Nina Cassian went to the United States as a visiting professor in 1985, determined to return to Romania despite the difficult situation there. In her own words: 'A poet never leaves his country, his native soil, his language, of his own free will.' However, when the Romanian secret service, the Securitate, arrested a friend of hers for keeping a diary which also included satirical poems by Nina Cassian, she knew she could not go back.
If she was to go on writing poetry, she would have to learn to write in a foreign language, even though she was over sixty. After her forced emigration she was banned from Romania's literary annals until the collapse of the Ceausescu dictatorship.
Nina Cassian (born Renée Annie Cassian, Stefanescu by marriage) is an artist of remarkable versatility. Apart from writing poetry she has written children's books and made her name as a translator. She also studied painting and composed music. Due to the political conditions in her country her career as a poet has not been an easy one. After the publication in 1947 of her rather surrealistic début collection La Scara 1/1 (Scale 1:1) she came under attack for writing poetry that went against the spirit of Soviet-dominated Romania. Under pressure from the authorities she wrote agitprop poetry for several years, but gradually returned to her true calling. She published a series of poetry collections which brought her to the forefront of Romanian literature. After being granted political asylum in the United States she begun publishing poems in translation, including some of her own, and in 1998 produced her first collection of poems written directly in English, TAKE MY WORD FOR IT, the latest addition to an oeuvre comprising more than fifty books.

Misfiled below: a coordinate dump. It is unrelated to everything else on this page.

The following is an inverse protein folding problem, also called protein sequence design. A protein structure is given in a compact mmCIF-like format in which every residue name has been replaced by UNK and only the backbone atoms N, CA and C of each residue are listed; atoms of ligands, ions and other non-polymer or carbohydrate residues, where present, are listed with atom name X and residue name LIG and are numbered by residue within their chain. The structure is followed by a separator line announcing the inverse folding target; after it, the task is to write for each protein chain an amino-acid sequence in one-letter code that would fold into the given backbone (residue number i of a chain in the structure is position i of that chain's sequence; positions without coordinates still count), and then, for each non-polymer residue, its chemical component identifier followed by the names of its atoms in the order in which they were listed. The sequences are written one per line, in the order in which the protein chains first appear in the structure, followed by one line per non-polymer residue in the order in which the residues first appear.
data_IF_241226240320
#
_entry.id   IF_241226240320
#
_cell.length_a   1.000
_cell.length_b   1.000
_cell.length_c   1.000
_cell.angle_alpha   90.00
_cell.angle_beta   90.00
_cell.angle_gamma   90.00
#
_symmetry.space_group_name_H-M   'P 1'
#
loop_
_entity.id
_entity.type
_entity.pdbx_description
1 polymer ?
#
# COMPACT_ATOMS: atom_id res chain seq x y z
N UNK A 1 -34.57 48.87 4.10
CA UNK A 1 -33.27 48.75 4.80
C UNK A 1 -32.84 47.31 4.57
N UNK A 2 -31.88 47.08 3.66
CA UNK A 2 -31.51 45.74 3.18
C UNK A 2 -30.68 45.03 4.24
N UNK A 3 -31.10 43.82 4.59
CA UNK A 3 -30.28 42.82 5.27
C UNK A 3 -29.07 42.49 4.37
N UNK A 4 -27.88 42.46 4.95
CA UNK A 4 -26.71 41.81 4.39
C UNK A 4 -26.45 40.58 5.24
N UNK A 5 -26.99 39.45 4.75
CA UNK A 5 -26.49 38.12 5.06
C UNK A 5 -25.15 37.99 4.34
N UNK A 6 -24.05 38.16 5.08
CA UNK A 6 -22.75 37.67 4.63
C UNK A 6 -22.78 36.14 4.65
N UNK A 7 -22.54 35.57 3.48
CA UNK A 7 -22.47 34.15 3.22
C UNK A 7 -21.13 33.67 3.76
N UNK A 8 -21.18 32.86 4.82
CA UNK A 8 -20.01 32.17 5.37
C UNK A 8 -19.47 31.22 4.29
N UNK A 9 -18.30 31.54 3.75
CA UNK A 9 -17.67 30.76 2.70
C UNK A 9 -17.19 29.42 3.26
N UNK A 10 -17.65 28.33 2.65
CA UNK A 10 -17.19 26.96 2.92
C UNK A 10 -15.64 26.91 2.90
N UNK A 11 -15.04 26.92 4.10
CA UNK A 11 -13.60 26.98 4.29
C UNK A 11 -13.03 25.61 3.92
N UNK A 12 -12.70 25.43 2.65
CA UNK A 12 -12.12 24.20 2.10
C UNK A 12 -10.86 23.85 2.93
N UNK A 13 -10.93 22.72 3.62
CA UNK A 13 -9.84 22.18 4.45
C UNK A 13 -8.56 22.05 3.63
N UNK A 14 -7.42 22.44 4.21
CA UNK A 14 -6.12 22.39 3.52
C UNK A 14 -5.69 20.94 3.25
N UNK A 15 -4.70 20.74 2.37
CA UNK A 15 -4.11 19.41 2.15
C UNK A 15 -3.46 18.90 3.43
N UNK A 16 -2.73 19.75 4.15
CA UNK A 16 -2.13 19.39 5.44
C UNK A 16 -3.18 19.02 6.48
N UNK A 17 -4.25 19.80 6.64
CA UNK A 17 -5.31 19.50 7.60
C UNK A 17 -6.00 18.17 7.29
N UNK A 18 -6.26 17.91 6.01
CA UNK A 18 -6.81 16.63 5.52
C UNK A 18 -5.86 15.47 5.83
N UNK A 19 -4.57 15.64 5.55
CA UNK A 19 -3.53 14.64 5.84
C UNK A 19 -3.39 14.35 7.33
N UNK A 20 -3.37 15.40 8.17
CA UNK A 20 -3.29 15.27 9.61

[Nina Cassian took part in the Poetry International Festival Rotterdam 1999. This text was written on that occasion.]